Anatomy of the Hip: Acetabulum (socket), Femoral Head (ball), and Femur.
There are a number of conditions around the hip that can be difficult to differentiate. Sometimes it is a process of elimination if no obvious cause is revealed by initial physical examination, regular x-rays and patient history. Hip pain can sometimes result from pinched nerves in the back.
Groin pain from hip arthritis is typically apparent on regular x-rays. People describe it in a number of ways. Sometimes it is dull or sharp groin pain, and sometimes the leg is just “tired” all the time. Commonly there is difficulty getting going in the morning, but then the hip “loosens up” after a few steps. Physical therapy and low impact exercises (swimming or water therapy) and anti-inflammatory medication may be effective. Although steroid injections can help diagnose the hip joint as the pain generator, the pain relief they offer is usually short-lived.
The most definitive long-term treatment is hip replacement, which means the ball and socket is replaced with a metal and plastic joint. There are various approaches to inserting an artificial joint. I prefer the anterior approach, which has the advantage of going in between muscles, instead of cutting and splitting muscles. Another advantage is that the patient does not have to worry about bending the hip too far since the typical precautions can be avoided. There is a risk of dislocation with an artificial hip, but it is often much lower with the anterior approach to surgery.
There is also a risk of having to lengthen the leg in order to make the hip joint more stable. If this is the case, then heel lifts inside of shoes are used to help eliminate the difference.
Another important factor to keep in mind is the risk of blood clot. I typically prescribe one aspirin daily for six after surgery, to minimize risk. See my discussion on knee replacement for more information on blood clot prophylaxis options.
Athlete’s Hernia /Athletic Pubalgia
This condition causes groin pain that may result from inflammation or partial tearing of one of the muscles that attaches around the pelvis/hip joint. Sometimes it is from the rectus (abdominal) musculature being strained, or the adductor (inner thigh) muscles where they attach to the pelvis. Treatment suggests avoiding activity that might worsen it for four to six weeks, and use of anti-inflammatory medications. This can be a nagging injury; often diagnosed after excluding other disorders.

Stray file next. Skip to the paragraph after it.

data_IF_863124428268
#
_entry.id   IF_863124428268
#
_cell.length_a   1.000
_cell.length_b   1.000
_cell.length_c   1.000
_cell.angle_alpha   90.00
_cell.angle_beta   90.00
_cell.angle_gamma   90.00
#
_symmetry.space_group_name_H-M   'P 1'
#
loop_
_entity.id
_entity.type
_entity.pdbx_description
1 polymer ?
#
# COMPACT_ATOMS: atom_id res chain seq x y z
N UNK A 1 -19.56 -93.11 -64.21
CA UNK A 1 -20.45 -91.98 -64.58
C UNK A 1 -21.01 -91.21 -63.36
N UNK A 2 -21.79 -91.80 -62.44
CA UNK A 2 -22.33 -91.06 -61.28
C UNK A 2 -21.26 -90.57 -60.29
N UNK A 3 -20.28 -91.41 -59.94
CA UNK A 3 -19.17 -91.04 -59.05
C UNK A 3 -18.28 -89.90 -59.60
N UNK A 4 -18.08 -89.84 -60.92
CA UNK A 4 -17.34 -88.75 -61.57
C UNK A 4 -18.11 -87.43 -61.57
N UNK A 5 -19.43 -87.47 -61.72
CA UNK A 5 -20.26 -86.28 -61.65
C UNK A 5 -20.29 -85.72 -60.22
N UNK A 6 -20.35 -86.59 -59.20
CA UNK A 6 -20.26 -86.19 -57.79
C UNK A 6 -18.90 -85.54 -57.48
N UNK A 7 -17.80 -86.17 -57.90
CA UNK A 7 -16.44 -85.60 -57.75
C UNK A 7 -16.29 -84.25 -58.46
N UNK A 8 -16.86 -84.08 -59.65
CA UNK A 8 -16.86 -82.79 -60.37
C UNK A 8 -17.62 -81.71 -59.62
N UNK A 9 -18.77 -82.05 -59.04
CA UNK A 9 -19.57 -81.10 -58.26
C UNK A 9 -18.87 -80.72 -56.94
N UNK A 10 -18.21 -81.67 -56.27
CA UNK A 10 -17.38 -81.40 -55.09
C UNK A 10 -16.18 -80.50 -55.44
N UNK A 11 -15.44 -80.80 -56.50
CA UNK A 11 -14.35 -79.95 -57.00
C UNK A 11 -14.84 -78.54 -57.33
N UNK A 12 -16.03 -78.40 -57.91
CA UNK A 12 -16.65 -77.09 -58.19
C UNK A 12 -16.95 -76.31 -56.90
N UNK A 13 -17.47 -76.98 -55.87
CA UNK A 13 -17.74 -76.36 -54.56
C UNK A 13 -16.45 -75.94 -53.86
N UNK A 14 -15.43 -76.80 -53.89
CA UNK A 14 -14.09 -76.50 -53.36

Groin pain in the runner, or in someone who recently increased their activity level, may be caused by a stress fracture (incomplete crack) of the thigh bone supporting the ball and socket.
Sometimes a young person suffering this condition can barely walk, due to the pain. The female long distance runner is of particular concern. This is especially true when there is eating disorder and osteoporosis and absence of menstruation (the so-called “female athlete triad”).
Stress fracture may be detected with regular x-rays, but usually requires more advanced imaging such as MRI or CT scan. When stress fracture is suspected, the patient must be on crutches (immediately) until the diagnosis can be ruled out. If stress fracture is diagnosed, treatment depends on the location of the crack in the bone. When the crack is on the superior side of the bone (with its higher risk of progression to a complete crack) treatment requires surgical screw-fixation in the operating room.
Hip Labrum Tear
The labrum is a soft tissue structure that surrounds the hip socket that may cause pain when torn. This condition can be diagnosed with MRI. Labrum tears are abnormal in young patients and often are treated surgically. Labral tears become increasingly common in older patients with arthritis and so the finding of a labral tear on MRI needs to be interpretted within the clinical context.
Hip Bursitis and Abductor Tears
The abductor muscles connect the pelvis to the outer hip. They are the muscles that allow you to keep your body upright when standing on one leg, and help give strength for activities like climbing stairs and lifting the leg away from the body. Sometimes these tendons get partial or complete tears and cause weakness and/or pain on the outer hip. There can be outer hip pain that is painful to sleep on at night. Many times outer hip pain is an inflammatory issue (“trochanteric bursitis”), which can be treated with Physical Therapy and steroid injection. If the bursitis does not resolve with multiple months of treatment, it can sometimes indicate an actual tendon tear. This can be most accurately diagnosed with an MRI.
Are you a runner with groin pain?